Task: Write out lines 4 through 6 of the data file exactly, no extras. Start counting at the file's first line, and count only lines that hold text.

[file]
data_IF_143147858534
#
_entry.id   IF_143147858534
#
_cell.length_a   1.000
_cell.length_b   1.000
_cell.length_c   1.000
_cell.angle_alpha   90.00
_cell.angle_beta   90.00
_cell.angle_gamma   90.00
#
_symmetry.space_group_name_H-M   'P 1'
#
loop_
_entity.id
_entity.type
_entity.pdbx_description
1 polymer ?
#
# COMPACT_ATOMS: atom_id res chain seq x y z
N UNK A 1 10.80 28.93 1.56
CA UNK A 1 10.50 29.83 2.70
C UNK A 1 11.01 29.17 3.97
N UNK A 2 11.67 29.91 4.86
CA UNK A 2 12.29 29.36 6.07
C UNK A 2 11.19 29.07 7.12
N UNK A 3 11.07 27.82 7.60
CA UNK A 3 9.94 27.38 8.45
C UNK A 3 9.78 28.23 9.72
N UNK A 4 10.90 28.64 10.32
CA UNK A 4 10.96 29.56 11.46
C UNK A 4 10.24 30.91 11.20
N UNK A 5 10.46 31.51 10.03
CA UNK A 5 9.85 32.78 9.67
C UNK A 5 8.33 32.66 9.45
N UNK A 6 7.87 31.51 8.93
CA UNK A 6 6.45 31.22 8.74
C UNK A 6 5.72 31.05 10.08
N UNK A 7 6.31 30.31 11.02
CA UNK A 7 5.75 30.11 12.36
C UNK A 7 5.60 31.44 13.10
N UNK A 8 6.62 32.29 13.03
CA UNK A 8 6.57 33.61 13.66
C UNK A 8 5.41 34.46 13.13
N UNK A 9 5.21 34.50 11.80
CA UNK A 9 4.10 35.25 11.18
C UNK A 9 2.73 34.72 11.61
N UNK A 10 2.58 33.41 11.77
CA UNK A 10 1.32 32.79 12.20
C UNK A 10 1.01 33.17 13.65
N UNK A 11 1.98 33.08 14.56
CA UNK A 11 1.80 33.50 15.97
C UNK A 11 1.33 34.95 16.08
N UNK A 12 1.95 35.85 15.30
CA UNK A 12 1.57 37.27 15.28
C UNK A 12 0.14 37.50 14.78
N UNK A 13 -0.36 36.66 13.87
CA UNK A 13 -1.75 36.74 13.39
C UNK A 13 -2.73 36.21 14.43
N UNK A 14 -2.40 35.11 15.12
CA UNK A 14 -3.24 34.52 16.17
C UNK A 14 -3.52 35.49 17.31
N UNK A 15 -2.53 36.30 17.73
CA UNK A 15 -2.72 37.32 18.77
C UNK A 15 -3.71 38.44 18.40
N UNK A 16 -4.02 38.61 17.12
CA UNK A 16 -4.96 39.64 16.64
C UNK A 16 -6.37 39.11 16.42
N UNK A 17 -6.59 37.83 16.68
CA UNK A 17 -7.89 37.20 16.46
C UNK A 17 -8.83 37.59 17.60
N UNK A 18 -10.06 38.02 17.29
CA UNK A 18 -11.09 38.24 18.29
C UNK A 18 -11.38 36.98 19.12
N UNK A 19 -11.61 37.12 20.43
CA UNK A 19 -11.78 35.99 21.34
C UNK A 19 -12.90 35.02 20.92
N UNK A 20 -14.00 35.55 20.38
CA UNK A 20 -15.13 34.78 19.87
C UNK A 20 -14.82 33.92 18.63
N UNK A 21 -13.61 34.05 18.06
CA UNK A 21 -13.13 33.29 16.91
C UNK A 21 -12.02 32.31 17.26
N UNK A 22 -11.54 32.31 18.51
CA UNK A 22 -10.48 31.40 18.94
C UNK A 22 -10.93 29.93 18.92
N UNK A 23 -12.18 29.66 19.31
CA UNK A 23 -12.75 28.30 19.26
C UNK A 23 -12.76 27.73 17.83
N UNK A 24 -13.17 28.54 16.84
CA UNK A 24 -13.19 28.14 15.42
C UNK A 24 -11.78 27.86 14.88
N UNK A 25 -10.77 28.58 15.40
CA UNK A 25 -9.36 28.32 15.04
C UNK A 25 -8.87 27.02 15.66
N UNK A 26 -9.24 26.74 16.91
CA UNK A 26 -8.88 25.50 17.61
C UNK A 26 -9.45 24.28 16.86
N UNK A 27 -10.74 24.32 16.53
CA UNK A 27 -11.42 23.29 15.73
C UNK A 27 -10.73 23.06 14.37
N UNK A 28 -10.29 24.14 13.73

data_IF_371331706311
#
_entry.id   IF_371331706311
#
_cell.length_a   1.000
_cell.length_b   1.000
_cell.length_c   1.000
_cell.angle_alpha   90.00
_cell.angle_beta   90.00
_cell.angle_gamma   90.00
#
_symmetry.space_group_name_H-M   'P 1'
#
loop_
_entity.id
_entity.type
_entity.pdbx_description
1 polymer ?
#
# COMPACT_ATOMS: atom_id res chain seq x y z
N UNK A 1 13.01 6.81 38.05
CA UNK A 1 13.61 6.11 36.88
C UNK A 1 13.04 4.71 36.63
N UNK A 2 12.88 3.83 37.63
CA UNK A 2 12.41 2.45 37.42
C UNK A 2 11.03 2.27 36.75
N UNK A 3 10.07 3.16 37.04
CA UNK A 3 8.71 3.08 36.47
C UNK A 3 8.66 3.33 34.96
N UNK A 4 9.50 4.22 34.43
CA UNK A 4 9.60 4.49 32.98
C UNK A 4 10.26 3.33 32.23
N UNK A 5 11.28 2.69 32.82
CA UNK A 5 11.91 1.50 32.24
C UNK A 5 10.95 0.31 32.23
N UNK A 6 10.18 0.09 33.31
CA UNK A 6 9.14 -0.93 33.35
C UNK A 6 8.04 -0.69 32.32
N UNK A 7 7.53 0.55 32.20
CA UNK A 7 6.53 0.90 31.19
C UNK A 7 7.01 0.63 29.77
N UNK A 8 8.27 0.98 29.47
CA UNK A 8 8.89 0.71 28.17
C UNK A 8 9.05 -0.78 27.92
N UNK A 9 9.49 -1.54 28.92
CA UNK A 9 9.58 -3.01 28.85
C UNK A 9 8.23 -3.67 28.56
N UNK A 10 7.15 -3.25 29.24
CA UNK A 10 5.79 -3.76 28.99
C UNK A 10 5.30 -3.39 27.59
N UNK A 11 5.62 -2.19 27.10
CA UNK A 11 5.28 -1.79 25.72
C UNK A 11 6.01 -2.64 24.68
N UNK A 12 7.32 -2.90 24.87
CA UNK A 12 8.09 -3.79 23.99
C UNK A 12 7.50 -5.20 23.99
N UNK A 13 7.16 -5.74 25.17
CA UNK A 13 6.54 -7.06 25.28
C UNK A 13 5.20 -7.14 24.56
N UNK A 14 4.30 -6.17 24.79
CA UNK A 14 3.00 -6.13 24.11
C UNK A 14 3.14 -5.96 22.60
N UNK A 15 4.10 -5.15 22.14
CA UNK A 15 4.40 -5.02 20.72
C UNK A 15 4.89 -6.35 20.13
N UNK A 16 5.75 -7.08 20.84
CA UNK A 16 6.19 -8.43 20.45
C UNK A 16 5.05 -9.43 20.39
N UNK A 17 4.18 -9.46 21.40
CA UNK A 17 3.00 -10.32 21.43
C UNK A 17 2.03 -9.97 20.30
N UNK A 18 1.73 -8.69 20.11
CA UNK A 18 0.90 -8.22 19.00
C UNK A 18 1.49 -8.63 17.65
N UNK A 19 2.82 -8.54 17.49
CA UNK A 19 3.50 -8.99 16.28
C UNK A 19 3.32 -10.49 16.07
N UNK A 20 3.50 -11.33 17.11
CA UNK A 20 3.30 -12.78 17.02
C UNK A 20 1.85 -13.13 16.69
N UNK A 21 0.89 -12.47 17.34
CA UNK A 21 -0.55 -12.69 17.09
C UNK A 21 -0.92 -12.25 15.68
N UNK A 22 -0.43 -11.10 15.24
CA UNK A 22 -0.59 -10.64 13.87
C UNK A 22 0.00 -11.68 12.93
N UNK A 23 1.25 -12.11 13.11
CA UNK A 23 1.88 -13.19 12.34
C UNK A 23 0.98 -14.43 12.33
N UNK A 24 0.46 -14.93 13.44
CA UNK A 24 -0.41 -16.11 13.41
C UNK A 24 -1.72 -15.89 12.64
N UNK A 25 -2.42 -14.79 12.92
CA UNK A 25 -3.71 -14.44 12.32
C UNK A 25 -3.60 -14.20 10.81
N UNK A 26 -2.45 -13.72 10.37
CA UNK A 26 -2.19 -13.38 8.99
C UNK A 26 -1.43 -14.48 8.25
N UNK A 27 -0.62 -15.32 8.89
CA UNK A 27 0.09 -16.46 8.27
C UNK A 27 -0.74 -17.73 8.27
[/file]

#
_cell.length_a   1.000
_cell.length_b   1.000